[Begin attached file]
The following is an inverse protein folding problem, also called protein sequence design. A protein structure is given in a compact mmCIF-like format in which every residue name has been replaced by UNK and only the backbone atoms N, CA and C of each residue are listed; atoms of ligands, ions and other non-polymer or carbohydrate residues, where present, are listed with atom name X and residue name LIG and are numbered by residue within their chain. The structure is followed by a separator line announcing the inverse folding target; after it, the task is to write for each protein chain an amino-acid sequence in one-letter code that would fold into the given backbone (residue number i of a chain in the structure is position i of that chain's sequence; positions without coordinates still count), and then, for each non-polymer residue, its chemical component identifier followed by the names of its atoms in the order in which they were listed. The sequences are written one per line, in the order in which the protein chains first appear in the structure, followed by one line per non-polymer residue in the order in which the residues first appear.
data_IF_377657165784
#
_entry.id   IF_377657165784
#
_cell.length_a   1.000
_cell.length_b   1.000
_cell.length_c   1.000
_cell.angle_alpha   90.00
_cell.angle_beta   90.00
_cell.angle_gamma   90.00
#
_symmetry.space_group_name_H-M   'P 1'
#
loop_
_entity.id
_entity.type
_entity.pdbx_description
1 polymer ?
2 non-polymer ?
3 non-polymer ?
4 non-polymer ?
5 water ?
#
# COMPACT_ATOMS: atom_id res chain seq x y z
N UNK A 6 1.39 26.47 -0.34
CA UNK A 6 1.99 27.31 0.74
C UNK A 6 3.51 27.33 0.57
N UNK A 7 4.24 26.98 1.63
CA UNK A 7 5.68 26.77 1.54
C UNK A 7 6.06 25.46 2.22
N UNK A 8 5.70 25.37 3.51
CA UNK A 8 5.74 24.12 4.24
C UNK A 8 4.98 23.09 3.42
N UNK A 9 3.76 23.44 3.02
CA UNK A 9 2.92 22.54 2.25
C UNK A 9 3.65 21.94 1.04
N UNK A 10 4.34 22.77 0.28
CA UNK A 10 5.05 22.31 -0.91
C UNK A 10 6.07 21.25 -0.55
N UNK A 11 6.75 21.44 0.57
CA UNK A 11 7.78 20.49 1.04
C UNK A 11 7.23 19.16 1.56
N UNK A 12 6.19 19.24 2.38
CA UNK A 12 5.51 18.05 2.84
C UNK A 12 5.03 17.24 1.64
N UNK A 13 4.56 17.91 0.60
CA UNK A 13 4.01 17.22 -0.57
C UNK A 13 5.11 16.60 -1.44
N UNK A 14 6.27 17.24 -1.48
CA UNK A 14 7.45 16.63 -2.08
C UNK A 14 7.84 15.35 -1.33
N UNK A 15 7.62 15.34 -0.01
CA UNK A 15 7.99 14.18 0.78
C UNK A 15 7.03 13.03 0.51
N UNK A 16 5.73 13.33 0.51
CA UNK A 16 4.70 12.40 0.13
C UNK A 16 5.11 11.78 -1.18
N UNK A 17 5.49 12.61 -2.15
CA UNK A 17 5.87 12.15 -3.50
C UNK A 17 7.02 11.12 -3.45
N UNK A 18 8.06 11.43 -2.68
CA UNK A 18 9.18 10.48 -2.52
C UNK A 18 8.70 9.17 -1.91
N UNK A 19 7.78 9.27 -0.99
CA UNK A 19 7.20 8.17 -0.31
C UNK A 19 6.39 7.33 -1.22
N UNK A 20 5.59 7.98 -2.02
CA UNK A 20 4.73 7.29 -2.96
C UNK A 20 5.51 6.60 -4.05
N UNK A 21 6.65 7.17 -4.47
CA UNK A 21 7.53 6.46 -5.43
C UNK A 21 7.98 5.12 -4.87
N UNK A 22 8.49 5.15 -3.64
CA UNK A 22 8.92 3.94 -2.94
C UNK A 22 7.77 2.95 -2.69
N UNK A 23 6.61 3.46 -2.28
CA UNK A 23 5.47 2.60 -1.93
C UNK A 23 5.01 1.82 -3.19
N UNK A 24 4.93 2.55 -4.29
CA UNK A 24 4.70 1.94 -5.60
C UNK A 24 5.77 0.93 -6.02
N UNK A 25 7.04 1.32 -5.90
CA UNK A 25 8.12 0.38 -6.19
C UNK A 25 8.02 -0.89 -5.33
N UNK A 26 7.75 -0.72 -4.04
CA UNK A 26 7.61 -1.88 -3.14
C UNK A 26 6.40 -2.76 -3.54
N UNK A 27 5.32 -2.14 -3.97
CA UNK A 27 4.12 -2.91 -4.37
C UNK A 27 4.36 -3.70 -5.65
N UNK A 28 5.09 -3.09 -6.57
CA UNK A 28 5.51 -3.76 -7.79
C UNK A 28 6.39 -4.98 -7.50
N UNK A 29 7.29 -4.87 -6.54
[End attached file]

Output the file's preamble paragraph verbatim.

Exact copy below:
The following is an inverse protein folding problem, also called protein sequence design. A protein structure is given in a compact mmCIF-like format in which every residue name has been replaced by UNK and only the backbone atoms N, CA and C of each residue are listed; atoms of ligands, ions and other non-polymer or carbohydrate residues, where present, are listed with atom name X and residue name LIG and are numbered by residue within their chain. The structure is followed by a separator line announcing the inverse folding target; after it, the task is to write for each protein chain an amino-acid sequence in one-letter code that would fold into the given backbone (residue number i of a chain in the structure is position i of that chain's sequence; positions without coordinates still count), and then, for each non-polymer residue, its chemical component identifier followed by the names of its atoms in the order in which they were listed. The sequences are written one per line, in the order in which the protein chains first appear in the structure, followed by one line per non-polymer residue in the order in which the residues first appear.